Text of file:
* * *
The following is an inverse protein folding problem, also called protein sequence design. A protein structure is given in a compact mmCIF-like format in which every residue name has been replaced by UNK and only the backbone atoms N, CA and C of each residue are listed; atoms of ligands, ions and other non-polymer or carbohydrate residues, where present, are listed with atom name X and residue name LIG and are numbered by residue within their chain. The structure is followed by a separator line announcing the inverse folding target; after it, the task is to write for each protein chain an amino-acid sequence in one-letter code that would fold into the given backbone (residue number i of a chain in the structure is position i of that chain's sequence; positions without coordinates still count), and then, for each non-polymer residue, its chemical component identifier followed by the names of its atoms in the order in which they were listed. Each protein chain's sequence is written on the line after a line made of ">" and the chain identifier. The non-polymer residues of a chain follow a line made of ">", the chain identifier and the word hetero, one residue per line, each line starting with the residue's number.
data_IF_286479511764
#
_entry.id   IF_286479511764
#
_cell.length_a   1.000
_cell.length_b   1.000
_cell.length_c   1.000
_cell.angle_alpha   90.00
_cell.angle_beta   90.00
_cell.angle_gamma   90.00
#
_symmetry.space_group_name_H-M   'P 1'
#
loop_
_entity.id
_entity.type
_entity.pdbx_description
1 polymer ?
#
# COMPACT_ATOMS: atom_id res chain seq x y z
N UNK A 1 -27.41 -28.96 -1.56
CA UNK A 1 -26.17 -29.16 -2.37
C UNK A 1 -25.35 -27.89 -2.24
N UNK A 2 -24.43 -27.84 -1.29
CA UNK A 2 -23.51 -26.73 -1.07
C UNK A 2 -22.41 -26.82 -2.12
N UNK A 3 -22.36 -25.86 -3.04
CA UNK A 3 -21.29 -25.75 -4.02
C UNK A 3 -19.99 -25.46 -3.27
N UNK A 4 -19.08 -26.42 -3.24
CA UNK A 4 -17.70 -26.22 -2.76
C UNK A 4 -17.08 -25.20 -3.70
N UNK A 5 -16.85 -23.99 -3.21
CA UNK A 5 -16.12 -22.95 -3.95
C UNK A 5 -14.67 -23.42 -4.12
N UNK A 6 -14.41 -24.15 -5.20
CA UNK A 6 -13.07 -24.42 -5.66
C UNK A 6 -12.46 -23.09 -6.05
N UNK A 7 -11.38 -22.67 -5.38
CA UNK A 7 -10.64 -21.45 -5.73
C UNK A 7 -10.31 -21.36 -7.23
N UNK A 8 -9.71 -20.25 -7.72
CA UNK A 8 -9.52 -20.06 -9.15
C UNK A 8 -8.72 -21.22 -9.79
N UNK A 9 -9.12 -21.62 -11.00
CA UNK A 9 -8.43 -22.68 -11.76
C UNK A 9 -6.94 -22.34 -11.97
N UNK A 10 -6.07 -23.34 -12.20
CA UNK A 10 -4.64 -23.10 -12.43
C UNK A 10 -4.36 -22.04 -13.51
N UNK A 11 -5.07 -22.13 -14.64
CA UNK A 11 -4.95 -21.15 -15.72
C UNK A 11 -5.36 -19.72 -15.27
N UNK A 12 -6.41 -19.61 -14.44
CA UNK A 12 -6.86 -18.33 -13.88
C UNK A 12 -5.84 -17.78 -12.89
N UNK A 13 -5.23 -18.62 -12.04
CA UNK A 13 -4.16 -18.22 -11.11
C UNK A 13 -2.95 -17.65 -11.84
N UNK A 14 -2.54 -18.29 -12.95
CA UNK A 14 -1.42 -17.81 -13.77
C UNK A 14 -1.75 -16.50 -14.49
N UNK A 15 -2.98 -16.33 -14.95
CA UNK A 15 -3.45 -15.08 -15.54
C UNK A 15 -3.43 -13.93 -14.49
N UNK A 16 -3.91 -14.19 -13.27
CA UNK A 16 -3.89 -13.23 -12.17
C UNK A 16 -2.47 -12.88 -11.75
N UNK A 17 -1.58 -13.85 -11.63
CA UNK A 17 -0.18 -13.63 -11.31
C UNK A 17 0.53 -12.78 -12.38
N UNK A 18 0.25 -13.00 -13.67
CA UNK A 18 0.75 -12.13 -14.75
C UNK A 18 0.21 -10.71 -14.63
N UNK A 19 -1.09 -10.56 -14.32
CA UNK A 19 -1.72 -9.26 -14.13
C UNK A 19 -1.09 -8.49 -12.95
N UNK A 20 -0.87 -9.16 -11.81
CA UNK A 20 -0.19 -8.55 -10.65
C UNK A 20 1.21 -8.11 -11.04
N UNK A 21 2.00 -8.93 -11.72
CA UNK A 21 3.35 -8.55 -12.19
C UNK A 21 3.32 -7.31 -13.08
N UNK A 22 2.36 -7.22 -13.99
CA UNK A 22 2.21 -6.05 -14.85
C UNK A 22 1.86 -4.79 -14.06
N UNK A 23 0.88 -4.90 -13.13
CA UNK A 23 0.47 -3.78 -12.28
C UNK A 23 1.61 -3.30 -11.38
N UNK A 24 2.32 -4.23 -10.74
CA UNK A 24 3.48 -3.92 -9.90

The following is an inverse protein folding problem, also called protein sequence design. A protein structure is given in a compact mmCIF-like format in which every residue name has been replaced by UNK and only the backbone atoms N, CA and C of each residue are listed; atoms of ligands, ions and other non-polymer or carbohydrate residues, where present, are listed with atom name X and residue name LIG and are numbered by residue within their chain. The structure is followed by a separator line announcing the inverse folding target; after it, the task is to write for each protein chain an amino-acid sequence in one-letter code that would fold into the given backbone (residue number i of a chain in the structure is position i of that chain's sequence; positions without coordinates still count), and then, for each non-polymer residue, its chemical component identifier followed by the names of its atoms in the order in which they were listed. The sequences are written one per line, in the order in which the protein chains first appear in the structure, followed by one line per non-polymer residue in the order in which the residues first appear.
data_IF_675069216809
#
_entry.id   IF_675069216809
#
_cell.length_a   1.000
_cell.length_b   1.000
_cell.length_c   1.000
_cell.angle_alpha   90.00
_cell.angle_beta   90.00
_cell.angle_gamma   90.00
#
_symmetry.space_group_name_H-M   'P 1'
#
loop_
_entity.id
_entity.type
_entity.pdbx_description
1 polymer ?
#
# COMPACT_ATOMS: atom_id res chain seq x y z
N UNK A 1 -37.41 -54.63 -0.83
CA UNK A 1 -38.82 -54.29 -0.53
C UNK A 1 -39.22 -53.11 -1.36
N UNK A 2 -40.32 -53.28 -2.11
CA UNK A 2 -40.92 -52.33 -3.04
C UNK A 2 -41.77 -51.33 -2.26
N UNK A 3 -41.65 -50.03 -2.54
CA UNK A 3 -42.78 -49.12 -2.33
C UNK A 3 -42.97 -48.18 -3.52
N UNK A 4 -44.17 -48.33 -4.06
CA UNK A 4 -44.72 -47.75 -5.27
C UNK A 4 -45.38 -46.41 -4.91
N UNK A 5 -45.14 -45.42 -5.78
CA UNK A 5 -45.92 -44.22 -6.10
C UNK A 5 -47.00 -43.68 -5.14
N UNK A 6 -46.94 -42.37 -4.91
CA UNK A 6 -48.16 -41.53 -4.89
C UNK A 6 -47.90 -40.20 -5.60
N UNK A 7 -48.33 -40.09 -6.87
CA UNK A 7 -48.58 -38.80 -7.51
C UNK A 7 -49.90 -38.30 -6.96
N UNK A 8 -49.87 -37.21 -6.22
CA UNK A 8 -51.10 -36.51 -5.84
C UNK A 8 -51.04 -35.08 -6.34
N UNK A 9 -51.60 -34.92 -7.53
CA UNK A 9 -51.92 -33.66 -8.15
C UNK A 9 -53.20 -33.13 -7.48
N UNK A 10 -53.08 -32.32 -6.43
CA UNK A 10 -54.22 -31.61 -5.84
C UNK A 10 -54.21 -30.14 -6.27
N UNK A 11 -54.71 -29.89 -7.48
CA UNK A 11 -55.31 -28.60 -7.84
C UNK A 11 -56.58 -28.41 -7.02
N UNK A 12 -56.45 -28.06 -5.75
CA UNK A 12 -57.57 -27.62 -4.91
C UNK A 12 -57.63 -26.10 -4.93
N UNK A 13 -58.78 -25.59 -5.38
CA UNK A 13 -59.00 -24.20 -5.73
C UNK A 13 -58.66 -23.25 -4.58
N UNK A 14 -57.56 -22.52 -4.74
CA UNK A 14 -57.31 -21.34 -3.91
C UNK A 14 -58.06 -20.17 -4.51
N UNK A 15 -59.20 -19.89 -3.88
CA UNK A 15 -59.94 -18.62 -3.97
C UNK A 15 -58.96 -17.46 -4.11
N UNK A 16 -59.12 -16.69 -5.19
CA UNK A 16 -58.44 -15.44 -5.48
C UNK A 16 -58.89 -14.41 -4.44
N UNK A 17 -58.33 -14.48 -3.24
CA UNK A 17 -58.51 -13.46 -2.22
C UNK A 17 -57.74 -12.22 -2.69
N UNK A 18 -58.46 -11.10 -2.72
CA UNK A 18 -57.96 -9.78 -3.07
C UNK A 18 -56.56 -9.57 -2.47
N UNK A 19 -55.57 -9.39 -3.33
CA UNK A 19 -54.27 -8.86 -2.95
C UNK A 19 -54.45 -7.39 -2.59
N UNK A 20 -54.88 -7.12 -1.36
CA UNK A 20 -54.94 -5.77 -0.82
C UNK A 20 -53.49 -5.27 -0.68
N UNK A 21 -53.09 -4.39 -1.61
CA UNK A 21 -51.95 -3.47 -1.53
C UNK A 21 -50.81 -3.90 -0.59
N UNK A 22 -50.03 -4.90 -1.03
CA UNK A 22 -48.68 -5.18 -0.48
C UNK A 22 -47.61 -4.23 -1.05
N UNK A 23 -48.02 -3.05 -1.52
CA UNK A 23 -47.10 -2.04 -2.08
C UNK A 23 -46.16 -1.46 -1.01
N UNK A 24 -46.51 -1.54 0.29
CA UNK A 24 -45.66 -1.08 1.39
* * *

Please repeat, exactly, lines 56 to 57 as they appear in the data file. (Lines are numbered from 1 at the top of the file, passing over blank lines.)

CA UNK A 12 -6.86 -18.33 -13.88
C UNK A 12 -5.84 -17.78 -12.89